On the other hand, fear can also create permissive parents. For fear that their child will feel too confined or fenced in, they lower all boundaries. High on hugs and low on discipline. They don't realize that appropriate discipline is an expression of love. Permissive parents. Paranoid parents. How can we avoid the extremes? We pray.
Prayer is the saucer into which parental fears are poured to cool. Jesus says so little about parenting, making no comments about spanking, breast-feeding, sibling rivalry, or schooling. Yet his actions speak volumes about prayer. Each time a parent prays, Christ responds. His big message to moms and dads? Bring your children to me. Raise them in a greenhouse of prayer.
When you send them off for the day, do so with a blessing. When you tell them good night, cover them in prayer. Is your daughter stumped by geography homework? Pray with her about it. Is your son intimidated by a new girl? Pray with him about her. Pray that your children have a profound sense of place in this world and a heavenly place in the next.
Accepting Parenting Fears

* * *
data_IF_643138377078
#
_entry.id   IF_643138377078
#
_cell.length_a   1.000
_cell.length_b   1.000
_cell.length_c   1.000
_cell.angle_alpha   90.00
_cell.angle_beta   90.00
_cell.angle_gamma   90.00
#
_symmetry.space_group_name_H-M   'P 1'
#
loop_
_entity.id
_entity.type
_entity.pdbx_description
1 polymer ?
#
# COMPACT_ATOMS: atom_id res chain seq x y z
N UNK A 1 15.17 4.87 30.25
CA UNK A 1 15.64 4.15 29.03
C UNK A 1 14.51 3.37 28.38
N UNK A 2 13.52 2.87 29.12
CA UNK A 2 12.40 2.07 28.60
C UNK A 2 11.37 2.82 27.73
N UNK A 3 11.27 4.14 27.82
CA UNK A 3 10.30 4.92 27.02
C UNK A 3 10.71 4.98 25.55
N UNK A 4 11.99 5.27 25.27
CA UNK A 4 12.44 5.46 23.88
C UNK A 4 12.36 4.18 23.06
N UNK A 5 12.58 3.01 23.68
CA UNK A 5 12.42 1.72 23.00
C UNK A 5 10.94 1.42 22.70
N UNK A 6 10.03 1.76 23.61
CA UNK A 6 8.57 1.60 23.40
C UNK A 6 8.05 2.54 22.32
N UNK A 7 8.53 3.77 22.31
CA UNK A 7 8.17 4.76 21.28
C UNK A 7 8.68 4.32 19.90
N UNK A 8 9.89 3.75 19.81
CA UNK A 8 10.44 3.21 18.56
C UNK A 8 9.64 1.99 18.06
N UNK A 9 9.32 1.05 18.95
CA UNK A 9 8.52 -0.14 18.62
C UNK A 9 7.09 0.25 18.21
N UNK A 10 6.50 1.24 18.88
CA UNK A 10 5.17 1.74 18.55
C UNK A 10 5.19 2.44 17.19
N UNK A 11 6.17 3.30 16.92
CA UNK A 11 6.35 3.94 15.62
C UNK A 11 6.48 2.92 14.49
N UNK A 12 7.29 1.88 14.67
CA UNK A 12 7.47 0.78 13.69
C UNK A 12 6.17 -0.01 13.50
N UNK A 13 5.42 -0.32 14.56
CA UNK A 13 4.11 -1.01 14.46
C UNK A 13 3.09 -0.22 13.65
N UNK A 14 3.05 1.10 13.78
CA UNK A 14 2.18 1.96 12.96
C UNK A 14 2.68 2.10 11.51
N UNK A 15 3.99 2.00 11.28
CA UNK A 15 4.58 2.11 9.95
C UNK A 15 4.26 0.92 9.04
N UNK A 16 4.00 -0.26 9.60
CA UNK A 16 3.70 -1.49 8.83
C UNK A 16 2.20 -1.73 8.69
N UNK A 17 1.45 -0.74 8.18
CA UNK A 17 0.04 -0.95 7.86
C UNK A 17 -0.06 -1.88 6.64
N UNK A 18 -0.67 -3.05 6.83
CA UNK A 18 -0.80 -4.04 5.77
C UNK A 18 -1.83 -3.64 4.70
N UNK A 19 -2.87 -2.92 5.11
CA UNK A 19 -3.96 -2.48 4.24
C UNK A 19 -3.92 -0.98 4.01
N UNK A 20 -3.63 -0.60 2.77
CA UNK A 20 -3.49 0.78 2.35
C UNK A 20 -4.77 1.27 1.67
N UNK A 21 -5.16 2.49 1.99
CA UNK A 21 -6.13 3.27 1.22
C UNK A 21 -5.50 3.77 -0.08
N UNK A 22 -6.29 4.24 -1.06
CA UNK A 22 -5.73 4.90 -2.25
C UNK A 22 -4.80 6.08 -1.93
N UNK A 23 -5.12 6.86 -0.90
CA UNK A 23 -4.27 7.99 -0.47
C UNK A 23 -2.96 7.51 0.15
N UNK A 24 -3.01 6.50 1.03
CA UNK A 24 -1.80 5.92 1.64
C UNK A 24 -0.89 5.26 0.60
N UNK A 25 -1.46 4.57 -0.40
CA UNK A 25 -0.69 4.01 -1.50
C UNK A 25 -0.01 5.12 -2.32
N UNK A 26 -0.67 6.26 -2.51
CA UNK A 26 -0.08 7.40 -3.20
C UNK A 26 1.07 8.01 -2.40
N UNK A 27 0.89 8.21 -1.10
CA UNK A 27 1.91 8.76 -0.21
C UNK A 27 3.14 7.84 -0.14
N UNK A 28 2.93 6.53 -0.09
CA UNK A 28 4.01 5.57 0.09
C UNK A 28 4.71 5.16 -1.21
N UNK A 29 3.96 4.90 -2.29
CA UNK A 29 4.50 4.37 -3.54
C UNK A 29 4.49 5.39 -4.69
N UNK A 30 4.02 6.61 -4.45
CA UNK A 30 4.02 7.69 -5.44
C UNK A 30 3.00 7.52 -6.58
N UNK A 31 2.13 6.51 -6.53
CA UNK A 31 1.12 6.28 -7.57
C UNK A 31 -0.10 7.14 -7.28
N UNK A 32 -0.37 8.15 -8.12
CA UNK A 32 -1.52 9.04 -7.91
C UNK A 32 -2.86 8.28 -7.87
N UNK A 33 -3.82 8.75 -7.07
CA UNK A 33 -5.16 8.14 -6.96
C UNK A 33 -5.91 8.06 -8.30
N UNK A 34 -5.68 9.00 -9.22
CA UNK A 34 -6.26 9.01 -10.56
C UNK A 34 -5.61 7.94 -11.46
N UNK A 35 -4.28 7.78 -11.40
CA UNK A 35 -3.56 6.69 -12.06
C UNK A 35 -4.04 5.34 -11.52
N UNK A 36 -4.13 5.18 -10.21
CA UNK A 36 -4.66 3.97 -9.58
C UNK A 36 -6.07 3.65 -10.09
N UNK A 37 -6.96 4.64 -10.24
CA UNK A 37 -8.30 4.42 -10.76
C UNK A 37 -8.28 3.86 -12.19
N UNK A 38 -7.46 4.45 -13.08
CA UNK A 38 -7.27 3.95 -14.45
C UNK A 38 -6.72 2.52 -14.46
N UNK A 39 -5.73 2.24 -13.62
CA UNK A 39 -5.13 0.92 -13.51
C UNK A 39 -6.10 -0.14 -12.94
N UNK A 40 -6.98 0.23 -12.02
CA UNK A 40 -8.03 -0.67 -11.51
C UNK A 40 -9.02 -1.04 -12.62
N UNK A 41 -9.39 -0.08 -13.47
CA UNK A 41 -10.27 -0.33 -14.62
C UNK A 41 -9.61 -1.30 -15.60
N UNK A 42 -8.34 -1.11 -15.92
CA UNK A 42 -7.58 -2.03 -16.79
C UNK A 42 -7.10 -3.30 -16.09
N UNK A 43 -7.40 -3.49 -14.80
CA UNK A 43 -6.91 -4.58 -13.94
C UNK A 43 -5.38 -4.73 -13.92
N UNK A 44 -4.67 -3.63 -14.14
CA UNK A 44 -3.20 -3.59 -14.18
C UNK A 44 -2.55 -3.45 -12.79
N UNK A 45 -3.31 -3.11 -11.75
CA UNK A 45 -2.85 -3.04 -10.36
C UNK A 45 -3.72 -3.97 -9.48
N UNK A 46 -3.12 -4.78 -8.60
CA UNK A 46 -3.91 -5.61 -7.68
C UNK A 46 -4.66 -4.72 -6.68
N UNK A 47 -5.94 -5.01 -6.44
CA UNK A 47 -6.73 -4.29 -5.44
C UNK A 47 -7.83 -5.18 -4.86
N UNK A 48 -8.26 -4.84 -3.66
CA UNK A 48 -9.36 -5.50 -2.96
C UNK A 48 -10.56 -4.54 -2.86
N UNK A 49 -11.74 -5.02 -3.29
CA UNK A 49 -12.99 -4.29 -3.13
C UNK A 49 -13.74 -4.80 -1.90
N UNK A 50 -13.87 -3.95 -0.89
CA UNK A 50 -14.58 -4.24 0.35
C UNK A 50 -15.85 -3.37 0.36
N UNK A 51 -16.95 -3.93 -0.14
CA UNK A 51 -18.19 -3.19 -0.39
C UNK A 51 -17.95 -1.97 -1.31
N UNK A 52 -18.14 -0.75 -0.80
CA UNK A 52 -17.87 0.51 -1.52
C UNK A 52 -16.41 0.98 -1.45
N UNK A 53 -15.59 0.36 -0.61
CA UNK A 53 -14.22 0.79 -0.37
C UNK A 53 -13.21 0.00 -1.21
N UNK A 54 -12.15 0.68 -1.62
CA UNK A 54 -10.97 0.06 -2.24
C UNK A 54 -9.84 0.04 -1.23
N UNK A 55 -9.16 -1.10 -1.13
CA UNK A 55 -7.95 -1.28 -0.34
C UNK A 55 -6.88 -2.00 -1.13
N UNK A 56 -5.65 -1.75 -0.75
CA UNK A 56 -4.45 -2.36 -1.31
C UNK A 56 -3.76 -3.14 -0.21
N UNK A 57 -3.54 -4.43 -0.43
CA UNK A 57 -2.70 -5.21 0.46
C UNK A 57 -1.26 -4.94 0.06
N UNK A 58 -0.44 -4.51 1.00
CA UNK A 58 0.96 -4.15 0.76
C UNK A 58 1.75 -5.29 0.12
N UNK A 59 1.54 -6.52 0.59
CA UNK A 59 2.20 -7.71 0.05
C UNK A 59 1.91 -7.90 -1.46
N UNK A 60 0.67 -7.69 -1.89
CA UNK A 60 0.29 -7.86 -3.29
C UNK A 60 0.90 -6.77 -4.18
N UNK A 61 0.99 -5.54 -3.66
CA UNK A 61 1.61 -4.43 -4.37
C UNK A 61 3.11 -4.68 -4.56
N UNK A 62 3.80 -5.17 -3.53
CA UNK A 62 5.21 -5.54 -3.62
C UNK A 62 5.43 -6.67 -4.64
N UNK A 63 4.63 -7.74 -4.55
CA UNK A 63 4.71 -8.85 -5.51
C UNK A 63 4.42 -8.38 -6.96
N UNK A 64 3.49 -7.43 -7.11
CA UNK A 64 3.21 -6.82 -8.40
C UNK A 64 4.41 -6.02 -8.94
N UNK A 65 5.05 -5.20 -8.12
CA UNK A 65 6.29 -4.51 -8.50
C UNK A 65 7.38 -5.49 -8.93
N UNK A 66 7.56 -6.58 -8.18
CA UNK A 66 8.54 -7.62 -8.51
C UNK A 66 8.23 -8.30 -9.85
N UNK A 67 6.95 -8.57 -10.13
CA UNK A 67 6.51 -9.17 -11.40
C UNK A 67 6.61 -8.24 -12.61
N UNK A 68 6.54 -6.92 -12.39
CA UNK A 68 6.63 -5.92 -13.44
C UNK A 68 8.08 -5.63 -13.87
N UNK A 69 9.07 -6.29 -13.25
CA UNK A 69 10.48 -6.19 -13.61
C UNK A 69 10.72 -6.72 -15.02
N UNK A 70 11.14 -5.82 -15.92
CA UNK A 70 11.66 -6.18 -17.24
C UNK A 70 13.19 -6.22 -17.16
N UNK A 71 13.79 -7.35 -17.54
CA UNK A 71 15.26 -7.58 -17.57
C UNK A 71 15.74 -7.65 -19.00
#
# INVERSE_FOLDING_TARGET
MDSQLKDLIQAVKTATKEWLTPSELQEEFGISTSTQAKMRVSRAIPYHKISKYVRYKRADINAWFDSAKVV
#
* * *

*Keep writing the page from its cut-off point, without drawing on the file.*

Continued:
Parents, we can't protect children from every threat in life, but we can take them to the Source of life. We can entrust our kids to Christ. Even then, however, our shoreline appeals may be followed by difficult choice.
The hard reality of parenting reads something like this: You can protect, pray, and keep all the bogeymen at bay and still find yourself in the ER at midnight or a drug rehab clinic on visitors' Sunday, choosing between two voices: despair and belief.
God has a heart for hurting parents. Should we be surprised? After all, God himself is a father. What parental emotions has He not felt? Are you separated from your child? So was God. Is someone mistreating your children? They mocked and bullied His. Is someone taking advantage of your children? The Son of God was set up by false testimony and betrayed by a greedy follower. Are you forced to watch while your child suffers? God watched His Son on the cross. Do you find yourself wanting to spare your child from all the hurt in the world? God did. But because of His great love for us, "He did not spare His own Son but gave Him for us all. So with Jesus, God will surely give us all things." Romans 8:32 NCV
"All things" must include courage and hope.
Late that night a quarter century ago, I gave my daughter to God. As I rocked her in our just-bought rocker, I remembered the way Abraham had placed Isaac on the altar, and I decided to do the same. So following the centenarian's example, I made our apartment living room Moriah and lifted my daughter toward heaven. I can't raise this girl, I confessed, but you can. I give her back to you. Must have been a sight to behold, a pajama-clad father lifting his blanket-wrapped baby toward the ceiling. But something tells me that a few parents appreciated the gesture. Among them, Abraham, Jairus, and of course, God.
This excerpt was taken from Max Lucado's book Fearless.
What scares you the most? What can we do to help you not be afraid?